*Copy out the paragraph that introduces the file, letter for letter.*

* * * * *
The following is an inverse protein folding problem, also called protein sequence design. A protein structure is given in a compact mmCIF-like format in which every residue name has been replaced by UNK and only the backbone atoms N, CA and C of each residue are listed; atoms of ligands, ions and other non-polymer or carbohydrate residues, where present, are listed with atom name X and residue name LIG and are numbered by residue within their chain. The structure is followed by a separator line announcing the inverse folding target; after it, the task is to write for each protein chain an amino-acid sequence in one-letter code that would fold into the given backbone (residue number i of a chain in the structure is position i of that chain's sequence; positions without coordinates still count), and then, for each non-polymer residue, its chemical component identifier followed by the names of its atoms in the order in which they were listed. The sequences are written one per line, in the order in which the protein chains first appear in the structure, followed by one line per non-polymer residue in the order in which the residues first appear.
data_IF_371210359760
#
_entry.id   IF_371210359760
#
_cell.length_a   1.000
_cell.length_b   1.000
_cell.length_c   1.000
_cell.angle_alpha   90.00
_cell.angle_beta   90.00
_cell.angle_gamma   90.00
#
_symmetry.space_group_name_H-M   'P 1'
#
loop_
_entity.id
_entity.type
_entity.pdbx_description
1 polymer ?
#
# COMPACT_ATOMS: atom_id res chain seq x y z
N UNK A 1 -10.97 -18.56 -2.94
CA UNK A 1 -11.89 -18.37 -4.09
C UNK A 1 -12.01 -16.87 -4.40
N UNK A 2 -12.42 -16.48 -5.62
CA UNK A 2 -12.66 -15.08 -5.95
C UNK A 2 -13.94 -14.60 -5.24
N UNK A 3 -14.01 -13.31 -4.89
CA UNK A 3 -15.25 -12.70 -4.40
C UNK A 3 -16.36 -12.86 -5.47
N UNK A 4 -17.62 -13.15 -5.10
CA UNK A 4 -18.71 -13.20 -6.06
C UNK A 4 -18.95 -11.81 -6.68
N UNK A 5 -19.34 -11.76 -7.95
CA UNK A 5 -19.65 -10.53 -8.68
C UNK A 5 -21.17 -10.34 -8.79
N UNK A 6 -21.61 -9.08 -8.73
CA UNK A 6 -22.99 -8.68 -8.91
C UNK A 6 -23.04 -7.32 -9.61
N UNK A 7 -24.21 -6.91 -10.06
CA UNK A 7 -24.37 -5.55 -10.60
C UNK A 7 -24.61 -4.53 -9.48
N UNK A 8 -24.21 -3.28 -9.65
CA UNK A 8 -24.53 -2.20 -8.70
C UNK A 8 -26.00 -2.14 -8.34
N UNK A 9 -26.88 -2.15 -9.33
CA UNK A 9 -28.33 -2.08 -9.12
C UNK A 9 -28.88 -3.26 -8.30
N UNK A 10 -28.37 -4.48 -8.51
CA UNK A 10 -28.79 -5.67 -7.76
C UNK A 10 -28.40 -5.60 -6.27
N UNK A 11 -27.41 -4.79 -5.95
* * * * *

The following is an inverse protein folding problem, also called protein sequence design. A protein structure is given in a compact mmCIF-like format in which every residue name has been replaced by UNK and only the backbone atoms N, CA and C of each residue are listed; atoms of ligands, ions and other non-polymer or carbohydrate residues, where present, are listed with atom name X and residue name LIG and are numbered by residue within their chain. The structure is followed by a separator line announcing the inverse folding target; after it, the task is to write for each protein chain an amino-acid sequence in one-letter code that would fold into the given backbone (residue number i of a chain in the structure is position i of that chain's sequence; positions without coordinates still count), and then, for each non-polymer residue, its chemical component identifier followed by the names of its atoms in the order in which they were listed. The sequences are written one per line, in the order in which the protein chains first appear in the structure, followed by one line per non-polymer residue in the order in which the residues first appear.